Do you count the calories you’re consuming each day? Do you know what exactly a calorie is? A calorie is defined as the amount of heat required at a pressure of one atmosphere to raise the temperature of one gram of water one degree Celsius. Huh? I don’t know about you, but this does not seems like something I want to be thinking about while cooking dinner. It seems so removed from our food. What if I told you to put aside the calories, and instead focus on the type of food you are eating.
All calories aren’t created equally
I remember when I was in university, individualised 100 calorie snack packages were really popular. It was marketed as a way to control portion sizes. Personally, I think this is a terrible idea. It’s a waste of packaging. Most of the foods that have been reduced to 100 calorie portions have been processed in some way. They aren’t natural foods. They are processed, contain chemicals, have few health benefits, may be nutrient void, and generally unsatisfying to our bodies.
The picture below shows how 400 calorie portions of oil, beef and salad fill the stomach. If we have a 400 calorie fatty snack, like french fries, not only are we not supplying our body with nutrients, but we aren’t filling the stomach. Our stomach has stretch receptors which when stimulated, send a signal to the brain telling us that we are full. When we don’t receive that signal, we still feel hungry. It’s more about the types of foods we eat, not the calorie content.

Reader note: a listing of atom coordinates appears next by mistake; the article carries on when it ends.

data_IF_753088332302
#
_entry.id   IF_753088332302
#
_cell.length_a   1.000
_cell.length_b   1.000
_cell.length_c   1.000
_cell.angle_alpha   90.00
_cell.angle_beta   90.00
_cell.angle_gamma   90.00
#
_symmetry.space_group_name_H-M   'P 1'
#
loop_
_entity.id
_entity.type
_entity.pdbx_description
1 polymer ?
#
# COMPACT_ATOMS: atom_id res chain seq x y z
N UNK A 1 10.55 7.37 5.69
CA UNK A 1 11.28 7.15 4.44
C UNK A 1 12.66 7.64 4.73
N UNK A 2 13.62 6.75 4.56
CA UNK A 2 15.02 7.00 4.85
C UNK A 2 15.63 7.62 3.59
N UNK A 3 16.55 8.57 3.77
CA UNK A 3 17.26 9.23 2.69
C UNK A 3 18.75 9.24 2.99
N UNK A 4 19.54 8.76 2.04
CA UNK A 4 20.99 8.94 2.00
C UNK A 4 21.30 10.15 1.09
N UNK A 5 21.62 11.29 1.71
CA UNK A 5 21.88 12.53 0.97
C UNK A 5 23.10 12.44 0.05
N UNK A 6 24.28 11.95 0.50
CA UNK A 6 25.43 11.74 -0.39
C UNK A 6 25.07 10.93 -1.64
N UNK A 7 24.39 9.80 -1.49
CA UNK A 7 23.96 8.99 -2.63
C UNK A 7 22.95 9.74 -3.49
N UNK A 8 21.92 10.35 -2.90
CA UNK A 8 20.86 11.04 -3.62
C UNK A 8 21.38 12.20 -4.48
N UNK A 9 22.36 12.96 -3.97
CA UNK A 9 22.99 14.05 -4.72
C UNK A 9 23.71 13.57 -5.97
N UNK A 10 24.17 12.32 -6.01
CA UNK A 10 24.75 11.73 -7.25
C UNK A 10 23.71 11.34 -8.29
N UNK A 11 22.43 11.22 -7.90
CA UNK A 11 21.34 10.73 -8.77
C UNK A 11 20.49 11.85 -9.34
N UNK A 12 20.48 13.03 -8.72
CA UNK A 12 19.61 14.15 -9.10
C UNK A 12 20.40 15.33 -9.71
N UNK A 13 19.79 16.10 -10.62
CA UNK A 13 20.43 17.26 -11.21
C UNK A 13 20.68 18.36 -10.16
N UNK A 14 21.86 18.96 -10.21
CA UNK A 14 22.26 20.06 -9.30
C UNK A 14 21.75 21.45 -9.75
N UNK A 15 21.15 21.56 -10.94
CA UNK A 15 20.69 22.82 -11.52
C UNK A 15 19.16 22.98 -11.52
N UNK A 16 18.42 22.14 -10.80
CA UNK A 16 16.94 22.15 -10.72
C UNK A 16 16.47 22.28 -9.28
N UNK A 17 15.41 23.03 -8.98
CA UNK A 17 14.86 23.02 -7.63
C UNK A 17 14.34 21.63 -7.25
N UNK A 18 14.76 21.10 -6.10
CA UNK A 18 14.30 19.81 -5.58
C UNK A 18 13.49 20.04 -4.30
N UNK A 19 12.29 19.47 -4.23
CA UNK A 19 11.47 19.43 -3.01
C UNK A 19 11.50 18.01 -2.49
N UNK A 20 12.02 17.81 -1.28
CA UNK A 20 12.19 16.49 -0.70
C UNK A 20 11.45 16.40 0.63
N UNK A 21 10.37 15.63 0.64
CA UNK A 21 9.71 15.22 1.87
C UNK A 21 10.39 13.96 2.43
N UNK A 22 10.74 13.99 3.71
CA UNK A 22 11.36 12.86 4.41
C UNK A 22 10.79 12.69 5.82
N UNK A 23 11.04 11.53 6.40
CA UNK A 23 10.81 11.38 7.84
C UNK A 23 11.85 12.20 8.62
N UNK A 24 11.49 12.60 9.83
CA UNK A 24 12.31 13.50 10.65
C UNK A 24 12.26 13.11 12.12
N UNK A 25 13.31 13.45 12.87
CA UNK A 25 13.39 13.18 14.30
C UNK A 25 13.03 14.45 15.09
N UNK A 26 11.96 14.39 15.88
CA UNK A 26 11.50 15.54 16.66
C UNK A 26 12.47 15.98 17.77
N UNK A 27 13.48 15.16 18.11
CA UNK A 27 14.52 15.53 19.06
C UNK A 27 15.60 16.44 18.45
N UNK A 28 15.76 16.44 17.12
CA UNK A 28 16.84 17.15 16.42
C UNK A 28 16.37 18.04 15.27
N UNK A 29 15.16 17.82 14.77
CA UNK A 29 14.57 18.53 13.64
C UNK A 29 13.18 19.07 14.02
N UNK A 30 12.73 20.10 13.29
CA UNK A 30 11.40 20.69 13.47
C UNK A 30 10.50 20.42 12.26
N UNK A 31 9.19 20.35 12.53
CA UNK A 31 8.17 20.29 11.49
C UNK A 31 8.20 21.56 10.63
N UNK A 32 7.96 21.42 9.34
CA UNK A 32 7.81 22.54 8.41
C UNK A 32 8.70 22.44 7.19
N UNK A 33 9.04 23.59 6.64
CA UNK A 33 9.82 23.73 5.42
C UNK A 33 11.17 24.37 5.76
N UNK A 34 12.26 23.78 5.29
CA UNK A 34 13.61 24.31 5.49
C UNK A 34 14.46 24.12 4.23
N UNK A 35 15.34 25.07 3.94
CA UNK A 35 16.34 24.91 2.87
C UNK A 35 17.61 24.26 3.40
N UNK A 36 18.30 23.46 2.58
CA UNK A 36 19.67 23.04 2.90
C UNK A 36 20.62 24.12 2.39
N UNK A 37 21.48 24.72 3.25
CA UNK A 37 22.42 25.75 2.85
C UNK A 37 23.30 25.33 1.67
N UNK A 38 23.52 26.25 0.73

Counting calories takes away the fun
Counting calories takes away the pleasure from eating. If you’re always stressing about how many calories you’re eating, it’s possible develop a complex relationship with food.
Food is meant to nourish us, to provide us with energy and to give us life. Food is supposed to be pure and the act of eating a time to relax and re-energize. Counting calories is bringing unneeded stress. We are not machines that need a calculated chemical formula to function. We are dynamic beings, with unique requirements. Listen to the signs and signals your body is sharing. You may feel like having more protein at dinner or crave the bitterness of dark green vegetables. Your body will tell you what it needs if you just listen.
Eat in a way that truly satisfies you. Eating raw carrot sticks for lunch won’t satisfy you as much as a fresh salad topped with nuts, healthy oils and a source of protein. Think about how you can combine foods to create a meal that will leave you feeling nutritionally full, not just physically full.
Our state of mind affects how our bodies use the food we eat. Regardless of how many calories you consume, being in a stress-state (sympathetic nervous system dominance) compromises digestion and inspires our body to store fat; being in a relaxed state (parasympathetic nervous system dominance) allows our body to digest fully and mobilize stored weight.
Calories in ≠ calories out
Calories in does not equal calories out. You can eat a diet of potato chips, hamburgers and pizza and exercise regularly. But will you be leaving your body without the important vitamins and minerals needed for optimal health. Our biological processes in our bodies need these nutrients for our physiological pathways. Fresh produce contains antioxidants, phytonutrients and trace minerals that cannot be found from something in a package.